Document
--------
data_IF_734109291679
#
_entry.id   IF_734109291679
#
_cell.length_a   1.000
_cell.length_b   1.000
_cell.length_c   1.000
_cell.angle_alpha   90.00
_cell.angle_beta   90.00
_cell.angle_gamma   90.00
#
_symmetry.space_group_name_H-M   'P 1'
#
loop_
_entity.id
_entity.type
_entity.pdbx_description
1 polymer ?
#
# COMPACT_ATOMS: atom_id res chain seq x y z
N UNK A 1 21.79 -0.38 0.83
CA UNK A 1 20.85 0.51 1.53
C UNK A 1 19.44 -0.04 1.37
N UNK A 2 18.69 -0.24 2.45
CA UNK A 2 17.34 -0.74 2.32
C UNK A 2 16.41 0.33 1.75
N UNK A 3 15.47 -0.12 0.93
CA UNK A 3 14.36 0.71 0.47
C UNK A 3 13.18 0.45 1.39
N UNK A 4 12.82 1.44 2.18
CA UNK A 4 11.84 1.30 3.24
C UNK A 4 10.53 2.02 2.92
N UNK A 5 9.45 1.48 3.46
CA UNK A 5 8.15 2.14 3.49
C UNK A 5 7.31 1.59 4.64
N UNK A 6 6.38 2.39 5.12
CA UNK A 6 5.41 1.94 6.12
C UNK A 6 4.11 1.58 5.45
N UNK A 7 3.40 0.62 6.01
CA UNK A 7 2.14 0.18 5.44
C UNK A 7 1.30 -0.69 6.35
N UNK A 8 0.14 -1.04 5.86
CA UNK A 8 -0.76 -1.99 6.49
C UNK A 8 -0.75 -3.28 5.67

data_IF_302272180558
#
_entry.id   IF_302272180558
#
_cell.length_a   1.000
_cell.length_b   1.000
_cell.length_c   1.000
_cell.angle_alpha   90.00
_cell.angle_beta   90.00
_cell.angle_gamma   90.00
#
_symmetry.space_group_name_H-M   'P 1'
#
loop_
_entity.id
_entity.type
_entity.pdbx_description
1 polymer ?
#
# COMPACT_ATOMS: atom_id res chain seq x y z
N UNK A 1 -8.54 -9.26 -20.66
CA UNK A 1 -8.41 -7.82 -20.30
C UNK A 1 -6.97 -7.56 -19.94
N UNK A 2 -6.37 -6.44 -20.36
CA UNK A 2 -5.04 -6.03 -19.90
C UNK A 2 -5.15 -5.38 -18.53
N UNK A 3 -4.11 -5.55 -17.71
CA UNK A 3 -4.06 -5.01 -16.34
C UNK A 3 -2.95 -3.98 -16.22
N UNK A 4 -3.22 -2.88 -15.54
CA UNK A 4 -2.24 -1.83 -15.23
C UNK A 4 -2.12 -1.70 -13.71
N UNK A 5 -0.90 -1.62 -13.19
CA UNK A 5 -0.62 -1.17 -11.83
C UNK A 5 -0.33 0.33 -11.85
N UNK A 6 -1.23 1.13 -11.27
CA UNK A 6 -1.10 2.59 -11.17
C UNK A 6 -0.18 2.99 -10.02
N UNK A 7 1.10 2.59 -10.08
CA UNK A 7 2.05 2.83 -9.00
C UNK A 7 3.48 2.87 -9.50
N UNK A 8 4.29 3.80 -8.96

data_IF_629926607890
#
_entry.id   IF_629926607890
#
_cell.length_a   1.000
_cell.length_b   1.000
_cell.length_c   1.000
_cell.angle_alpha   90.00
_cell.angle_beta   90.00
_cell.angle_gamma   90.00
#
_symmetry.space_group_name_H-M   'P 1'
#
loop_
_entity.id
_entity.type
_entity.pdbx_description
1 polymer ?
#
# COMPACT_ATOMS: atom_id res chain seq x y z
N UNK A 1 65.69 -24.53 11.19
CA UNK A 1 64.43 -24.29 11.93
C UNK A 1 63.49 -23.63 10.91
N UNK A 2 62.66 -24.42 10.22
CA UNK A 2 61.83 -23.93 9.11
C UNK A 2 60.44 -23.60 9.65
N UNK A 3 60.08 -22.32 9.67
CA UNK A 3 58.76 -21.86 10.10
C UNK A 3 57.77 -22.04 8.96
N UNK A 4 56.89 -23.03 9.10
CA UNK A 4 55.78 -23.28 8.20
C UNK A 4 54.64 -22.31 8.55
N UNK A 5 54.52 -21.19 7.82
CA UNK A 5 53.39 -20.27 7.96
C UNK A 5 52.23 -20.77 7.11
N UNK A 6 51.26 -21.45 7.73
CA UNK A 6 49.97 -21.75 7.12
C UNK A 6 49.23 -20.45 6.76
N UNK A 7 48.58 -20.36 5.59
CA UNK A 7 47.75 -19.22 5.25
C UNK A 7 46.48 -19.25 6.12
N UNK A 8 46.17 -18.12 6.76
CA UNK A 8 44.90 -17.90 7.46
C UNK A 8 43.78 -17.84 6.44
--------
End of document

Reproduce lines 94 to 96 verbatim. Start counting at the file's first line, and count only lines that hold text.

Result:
_cell.angle_alpha   90.00
_cell.angle_beta   90.00
_cell.angle_gamma   90.00